WASHINGTON • Factory activity expanded in June at the fastest clip in more than a year, an encouraging sign that American manufacturers are gaining traction.
The Institute for Supply Management's index increased to 53.2 last month, exceeding the most optimistic projection in a Bloomberg survey of economists, from 51.3 in May, data showed yesterday.
Improving consumer spending is helping pull manufacturing out of a prolonged slump that began in early 2015 as a surging dollar hurt exports and the slump in oil prices curbed investment in the energy industry. Strengthening indexes of bookings and production, which reached three-month highs, signal factory gains will be sustained.
"The manufacturing sector had been in the middle of a pretty significant downdrift in activity pretty much since the middle of 2014, and it's only started to find a footing in the last two to three months," Mr Thomas Simons, a money market economist at Jefferies in New York, said. There may not be "a big acceleration in growth, but I do think we're going to see modest improvement month to month".
Data by financial firm Markit showed the Purchasing Managers' Index (PMI) at 51.3 in June, up from May's reading of 50.7. Readings higher than 50 indicate growth in the industry .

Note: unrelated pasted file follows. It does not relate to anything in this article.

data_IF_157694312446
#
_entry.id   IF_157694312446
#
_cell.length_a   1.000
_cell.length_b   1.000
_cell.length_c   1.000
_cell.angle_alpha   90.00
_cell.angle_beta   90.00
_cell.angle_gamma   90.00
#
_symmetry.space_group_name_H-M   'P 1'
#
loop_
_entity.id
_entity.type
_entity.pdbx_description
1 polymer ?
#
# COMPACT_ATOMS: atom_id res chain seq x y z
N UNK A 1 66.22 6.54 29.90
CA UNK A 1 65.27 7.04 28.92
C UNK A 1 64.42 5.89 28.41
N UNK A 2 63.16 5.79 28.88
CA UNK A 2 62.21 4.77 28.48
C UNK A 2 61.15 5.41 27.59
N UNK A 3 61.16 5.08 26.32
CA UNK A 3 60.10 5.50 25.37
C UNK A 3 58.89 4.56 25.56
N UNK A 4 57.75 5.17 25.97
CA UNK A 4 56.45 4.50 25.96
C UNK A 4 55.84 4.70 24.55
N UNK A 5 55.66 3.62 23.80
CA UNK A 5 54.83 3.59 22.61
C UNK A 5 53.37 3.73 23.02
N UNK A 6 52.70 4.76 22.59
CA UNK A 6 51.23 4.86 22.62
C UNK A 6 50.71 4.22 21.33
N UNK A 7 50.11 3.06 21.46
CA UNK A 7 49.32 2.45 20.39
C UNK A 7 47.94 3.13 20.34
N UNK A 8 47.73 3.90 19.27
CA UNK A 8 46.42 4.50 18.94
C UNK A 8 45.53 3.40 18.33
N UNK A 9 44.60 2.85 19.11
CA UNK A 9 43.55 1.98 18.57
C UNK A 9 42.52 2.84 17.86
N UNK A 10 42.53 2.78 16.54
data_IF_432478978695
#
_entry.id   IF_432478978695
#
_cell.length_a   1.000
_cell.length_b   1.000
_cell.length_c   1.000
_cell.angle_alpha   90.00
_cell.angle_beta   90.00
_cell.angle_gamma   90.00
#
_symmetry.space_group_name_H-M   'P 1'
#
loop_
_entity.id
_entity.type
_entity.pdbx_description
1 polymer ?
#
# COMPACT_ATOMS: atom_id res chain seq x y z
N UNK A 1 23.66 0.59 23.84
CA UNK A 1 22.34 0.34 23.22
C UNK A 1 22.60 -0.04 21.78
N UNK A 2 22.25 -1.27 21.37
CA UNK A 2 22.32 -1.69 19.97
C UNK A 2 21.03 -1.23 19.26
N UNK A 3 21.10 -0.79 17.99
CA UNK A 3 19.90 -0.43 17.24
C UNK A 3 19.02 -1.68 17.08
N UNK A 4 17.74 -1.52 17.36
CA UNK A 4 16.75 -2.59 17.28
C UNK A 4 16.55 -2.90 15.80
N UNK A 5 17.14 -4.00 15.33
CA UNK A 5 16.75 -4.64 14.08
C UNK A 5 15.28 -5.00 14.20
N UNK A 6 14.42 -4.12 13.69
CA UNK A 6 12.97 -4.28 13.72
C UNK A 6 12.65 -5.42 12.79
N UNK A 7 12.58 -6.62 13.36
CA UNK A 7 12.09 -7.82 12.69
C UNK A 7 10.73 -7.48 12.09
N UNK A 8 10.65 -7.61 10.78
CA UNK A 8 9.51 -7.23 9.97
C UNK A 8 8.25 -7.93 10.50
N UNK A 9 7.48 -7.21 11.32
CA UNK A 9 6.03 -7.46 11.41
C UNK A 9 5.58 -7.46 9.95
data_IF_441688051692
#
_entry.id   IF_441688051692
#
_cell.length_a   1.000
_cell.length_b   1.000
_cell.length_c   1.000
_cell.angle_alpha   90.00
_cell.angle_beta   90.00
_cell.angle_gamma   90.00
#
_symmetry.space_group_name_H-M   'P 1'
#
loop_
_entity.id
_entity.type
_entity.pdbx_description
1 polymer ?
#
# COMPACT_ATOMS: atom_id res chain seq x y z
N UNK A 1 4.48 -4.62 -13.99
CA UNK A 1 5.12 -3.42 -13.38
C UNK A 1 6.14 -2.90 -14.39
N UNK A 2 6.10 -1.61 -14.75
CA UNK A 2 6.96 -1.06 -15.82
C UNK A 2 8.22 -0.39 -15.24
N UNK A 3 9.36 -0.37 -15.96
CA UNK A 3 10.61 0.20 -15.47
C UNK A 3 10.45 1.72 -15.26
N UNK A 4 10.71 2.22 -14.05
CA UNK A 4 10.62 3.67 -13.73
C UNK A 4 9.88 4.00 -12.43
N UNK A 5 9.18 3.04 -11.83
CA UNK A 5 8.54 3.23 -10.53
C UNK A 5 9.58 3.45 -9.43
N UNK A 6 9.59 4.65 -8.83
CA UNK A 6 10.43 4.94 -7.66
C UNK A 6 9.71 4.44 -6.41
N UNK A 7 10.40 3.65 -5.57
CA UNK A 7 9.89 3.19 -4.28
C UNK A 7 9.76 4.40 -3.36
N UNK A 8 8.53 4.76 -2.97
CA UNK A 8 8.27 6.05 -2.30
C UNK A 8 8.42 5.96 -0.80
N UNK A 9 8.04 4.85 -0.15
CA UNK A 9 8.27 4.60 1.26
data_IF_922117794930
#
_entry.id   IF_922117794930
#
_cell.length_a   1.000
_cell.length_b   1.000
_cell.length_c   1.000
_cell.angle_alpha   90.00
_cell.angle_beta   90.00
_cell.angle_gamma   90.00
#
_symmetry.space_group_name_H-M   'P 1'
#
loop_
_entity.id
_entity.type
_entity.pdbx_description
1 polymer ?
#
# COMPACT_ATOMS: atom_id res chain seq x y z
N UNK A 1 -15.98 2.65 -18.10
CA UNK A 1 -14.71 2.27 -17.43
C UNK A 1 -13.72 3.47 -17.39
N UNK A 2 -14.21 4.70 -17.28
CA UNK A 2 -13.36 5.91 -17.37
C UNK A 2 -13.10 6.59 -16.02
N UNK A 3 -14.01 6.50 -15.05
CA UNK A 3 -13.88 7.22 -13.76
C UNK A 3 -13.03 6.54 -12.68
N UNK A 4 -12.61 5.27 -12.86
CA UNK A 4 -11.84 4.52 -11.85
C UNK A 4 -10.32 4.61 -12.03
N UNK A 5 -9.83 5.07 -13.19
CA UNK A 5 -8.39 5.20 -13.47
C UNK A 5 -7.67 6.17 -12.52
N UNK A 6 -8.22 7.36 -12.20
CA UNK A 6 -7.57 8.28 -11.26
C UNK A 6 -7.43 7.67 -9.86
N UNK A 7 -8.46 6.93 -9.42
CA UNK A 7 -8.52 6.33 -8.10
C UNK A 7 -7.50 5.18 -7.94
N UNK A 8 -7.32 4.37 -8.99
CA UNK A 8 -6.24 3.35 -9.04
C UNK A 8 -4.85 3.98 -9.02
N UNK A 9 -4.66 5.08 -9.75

Meanwhile, euro-area manufacturing grew faster than initially estimated in June, recording its best performance this year. The PMI rose to 52.8 from 51.5, slightly higher than the flash estimate of 52.6, Markit Economics said yesterday. Growth was led by Germany and Austria, and expansion also gathered pace in Spain, Ireland and Italy.
The results were collected prior to the result of Britain's European Union referendum, which saw the country vote to leave the bloc.
Eurostat said in a separate report that unemployment in the 19-nation region fell to 10.1 per cent in May, the lowest in almost five years.
"Any Brexit impact is yet to be seen," said Mr Chris Williamson, chief economist at Markit. "It seems likely that business and consumer spending will be adversely affected across the euro area in the short term at least."